I heard Warren Buffet admitted recently (the story with his secretary) the US was actually a regressive tax country. I suggest you change it to flat.

  7. #107
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    Re: Do the Rich Pay Their Fair Share of Taxes in the United States?

    Quote Originally Posted by DrM View Post
    Flat tax. . . .If a person makes 20K a year and someone makes 500K a year, in a flat tax, who is going to pay a greater "percentage" of their income toward tax?
    None. They will both pay the same %, so it's a "fair tax". In fact, the only fair tax possible at all.

  8. #108
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    Re: Do the Rich Pay Their Fair Share of Taxes in the United States?

    Quote Originally Posted by teamosil View Post
    Investing isn't necessarily more beneficial than spending. The economy needs both. Mostly it needs spending. The overwhelming majority of payroll is covered by revenues, not investment. Investment is just there to spur companies along faster than their revenues could sustain in specific circumstances. New businesses often need investment as do businesses taking a very long term R&D approach or something. But overwhelmingly, businesses are sustained by spending, not investment.
    That is a chicken vs. egg argument. To sell something you must first make, grow or buy it. Try to start (or expand) ANY business with no investment. Use a simple one car, one driver taxi service as an example; it takes over $50K in investment to make that first $20 fare happen, not likely to happen without outside investment. After say, 10 years that taxi guy may be able to repay his investors, and make a decent living, yet he will likely never make enough to buy a second car (it took all his "profits" to replace his own car) and hire another driver, no matter how hard he works. But with investors, he may be able to show his potential for making them some good money, by using his 'experience' to show them he knows how, and get enough backing to buy ten cars and hire ten drivers. ;-)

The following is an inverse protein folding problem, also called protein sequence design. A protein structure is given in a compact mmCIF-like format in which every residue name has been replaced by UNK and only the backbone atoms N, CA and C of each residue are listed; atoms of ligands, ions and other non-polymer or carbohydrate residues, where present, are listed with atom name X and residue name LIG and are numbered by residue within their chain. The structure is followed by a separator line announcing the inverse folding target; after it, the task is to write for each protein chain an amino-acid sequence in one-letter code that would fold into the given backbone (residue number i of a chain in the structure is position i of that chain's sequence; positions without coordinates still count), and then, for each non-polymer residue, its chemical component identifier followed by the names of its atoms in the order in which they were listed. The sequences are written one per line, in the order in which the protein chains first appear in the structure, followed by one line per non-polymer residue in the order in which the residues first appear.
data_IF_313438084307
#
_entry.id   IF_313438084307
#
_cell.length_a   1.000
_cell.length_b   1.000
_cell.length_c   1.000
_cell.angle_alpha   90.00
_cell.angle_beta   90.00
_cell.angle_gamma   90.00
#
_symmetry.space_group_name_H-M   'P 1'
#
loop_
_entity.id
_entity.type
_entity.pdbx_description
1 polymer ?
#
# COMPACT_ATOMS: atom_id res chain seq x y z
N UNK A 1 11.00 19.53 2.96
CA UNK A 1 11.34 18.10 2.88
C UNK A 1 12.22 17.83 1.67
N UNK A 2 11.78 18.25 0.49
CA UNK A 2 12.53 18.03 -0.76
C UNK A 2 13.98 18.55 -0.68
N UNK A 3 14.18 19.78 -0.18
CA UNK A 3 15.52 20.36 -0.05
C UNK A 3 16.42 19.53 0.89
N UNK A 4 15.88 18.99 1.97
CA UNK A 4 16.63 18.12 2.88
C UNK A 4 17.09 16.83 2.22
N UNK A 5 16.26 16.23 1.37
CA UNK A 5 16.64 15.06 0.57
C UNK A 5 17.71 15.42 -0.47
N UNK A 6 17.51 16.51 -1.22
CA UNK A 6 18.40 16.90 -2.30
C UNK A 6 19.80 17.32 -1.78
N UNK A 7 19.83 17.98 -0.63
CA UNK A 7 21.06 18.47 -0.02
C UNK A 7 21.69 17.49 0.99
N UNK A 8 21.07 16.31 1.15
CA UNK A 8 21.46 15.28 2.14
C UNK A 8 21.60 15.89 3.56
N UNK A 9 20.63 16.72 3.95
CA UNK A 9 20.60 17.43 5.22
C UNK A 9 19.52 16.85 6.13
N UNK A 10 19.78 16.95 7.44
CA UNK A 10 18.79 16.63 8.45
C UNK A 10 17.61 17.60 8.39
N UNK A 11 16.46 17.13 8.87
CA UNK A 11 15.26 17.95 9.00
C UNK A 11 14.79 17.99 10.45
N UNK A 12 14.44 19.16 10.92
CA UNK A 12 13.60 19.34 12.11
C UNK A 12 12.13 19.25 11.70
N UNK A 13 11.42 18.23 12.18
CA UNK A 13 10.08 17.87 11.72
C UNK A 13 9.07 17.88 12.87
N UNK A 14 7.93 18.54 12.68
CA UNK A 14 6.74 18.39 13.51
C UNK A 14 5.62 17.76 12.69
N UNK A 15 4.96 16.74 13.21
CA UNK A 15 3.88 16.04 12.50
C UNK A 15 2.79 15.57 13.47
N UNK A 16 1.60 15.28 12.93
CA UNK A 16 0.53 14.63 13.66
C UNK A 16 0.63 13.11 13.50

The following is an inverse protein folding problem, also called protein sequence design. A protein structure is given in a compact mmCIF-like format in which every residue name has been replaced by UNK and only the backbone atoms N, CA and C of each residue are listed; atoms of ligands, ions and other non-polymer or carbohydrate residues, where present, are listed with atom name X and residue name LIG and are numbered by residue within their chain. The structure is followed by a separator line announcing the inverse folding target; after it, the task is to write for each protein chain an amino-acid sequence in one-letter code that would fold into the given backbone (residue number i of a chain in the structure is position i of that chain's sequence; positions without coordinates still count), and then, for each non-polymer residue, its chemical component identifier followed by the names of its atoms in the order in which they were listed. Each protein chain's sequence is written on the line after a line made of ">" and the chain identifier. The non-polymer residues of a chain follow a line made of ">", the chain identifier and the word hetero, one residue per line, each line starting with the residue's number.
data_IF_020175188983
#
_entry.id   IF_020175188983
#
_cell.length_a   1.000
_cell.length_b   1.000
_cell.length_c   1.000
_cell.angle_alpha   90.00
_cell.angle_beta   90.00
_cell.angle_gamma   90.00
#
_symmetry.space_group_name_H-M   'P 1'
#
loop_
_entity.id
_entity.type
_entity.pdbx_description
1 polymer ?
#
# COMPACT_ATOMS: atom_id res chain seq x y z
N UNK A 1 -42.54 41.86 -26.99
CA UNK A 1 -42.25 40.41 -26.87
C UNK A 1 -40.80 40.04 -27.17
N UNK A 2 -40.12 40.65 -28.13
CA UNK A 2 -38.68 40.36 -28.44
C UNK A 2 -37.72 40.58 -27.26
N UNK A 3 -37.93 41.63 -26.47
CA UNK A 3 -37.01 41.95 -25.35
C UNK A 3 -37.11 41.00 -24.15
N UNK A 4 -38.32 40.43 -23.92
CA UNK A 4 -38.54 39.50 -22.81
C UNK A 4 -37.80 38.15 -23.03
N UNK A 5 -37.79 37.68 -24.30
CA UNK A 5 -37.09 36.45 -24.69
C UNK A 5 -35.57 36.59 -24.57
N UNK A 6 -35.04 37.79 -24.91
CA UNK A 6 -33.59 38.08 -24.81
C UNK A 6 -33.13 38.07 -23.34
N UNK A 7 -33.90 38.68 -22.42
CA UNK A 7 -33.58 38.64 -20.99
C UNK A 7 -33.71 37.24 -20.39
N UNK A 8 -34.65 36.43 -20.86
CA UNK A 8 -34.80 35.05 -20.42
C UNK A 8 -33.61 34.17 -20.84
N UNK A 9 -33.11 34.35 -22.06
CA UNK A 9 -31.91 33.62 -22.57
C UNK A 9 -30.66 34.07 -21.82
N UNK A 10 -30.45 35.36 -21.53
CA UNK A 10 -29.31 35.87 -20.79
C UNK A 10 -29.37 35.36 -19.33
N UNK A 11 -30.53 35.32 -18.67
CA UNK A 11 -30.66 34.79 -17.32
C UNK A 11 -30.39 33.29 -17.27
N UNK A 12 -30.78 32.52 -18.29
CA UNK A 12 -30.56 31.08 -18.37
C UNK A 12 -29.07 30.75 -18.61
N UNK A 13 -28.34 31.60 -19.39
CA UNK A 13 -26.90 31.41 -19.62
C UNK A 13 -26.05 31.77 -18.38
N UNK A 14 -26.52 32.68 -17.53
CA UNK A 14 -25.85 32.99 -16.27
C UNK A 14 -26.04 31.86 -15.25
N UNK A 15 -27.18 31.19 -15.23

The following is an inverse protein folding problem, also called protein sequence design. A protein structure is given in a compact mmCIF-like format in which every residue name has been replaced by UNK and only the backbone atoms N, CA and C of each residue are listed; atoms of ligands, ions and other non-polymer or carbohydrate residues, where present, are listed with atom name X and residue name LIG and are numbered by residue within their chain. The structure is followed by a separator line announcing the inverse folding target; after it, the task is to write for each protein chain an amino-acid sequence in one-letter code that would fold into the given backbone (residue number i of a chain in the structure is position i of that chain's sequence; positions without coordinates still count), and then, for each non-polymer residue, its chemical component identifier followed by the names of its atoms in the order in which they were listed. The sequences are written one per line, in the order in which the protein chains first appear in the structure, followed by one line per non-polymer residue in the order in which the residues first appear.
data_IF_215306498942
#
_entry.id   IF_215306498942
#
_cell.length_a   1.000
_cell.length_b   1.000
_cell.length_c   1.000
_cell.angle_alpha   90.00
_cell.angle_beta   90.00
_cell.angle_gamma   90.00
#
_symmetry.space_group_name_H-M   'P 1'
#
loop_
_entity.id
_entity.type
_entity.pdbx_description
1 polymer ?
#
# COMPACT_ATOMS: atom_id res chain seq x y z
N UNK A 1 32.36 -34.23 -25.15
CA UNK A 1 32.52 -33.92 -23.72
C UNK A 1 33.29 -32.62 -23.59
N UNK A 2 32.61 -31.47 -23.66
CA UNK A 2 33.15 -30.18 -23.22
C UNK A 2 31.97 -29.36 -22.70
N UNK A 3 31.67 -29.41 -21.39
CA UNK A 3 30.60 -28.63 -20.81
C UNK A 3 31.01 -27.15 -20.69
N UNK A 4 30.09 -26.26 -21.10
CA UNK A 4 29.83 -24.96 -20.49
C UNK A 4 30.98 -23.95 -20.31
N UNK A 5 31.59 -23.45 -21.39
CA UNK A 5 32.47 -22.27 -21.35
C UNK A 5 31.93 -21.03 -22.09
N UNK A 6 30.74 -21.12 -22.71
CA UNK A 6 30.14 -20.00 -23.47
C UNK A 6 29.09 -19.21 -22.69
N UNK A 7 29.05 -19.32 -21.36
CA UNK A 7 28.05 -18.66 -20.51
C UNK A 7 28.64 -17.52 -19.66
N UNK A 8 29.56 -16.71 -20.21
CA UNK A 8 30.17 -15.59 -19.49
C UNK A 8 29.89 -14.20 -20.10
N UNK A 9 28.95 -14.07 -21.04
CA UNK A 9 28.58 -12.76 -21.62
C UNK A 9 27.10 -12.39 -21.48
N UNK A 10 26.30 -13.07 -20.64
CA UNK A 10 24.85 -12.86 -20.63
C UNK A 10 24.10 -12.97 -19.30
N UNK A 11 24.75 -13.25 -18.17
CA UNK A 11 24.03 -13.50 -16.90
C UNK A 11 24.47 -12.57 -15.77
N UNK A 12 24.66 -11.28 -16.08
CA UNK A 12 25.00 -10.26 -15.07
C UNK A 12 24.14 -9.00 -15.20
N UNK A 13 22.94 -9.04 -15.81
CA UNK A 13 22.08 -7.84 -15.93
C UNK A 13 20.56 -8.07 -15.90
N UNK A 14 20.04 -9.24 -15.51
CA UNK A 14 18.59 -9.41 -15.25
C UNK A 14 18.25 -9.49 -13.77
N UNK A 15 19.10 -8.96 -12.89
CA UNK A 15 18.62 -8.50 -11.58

Last edited by ttwtt78640; 06-03-12 at 03:46 PM.
    “The reasonable man adapts himself to the world: the unreasonable one persists to adapt the world to himself.
    Therefore all progress depends on the unreasonable man.” ― George Bernard Shaw, Man and Superman

  9. #109
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    Re: Do the Rich Pay Their Fair Share of Taxes in the United States?

    Quote Originally Posted by ttwtt78640 View Post
    That is a chicken vs. egg argument. To sell something you must first make, grow or buy it. Try to start (or expand) ANY business with no investment. Use a simple one car, one driver taxi service as an example; it takes over $50K in investment to make that first $20 fare happen, not likely to happen without outside investment. After say, 10 years that taxi guy may be able to repay his investors, and make a decent living, yet he will likely never make enough to buy a second car and hire another driver, no matter how hard he works.
    Sure, but the same is true the other way around. How would the taxi cab business fare if nobody hired it to drive them around? So I don't see why we should give perks to investors to stimulate investment at the cost of depressing spending. They're both necessary.

    What really is the rational thing to do is to adjust the relative levels over time as your needs for investment capital or consumer spending increase or decrease. Right now, we clearly need consumer spending more desperately than we need more investment.
    Total tax rates- People living in poverty: 16.2%. The median American: 27%. Working people who make over $140k/year: 31%. The top 1%: 30%. Super rich investors: around 15%. Help the democrats retake the house.

  10. #110
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    Re: Do the Rich Pay Their Fair Share of Taxes in the United States?

    Quote Originally Posted by teamosil View Post
    Sure, but the same is true the other way around. How would the taxi cab business fare if nobody hired it to drive them around? So I don't see why we should give perks to investors to stimulate investment at the cost of depressing spending. They're both necessary.

    What really is the rational thing to do is to adjust the relative levels over time as your needs for investment capital or consumer spending increase or decrease. Right now, we clearly need consumer spending more desperately than we need more investment.
    Again you make a circular argument. I assume you want the the gov't to tax "rich" citizen A and give it to poor citizen B since A was not going to spend it and are quite sure that B will to "get things going". Or perhaps you more prefer the Obama borrow and spend approach, where you borrow and give it to B, so that B will spend that money and "get things going". But eventually you must tax A anyway just to pay back the debt, from that which you borrowed and gave to B. My approach would be to let A keep more after tax income and perhaps A will then invest more here, instead of in China. ;-)
    Last edited by ttwtt78640; 06-03-12 at 04:02 PM.
    “The reasonable man adapts himself to the world: the unreasonable one persists to adapt the world to himself.
    Therefore all progress depends on the unreasonable man.” ― George Bernard Shaw, Man and Superman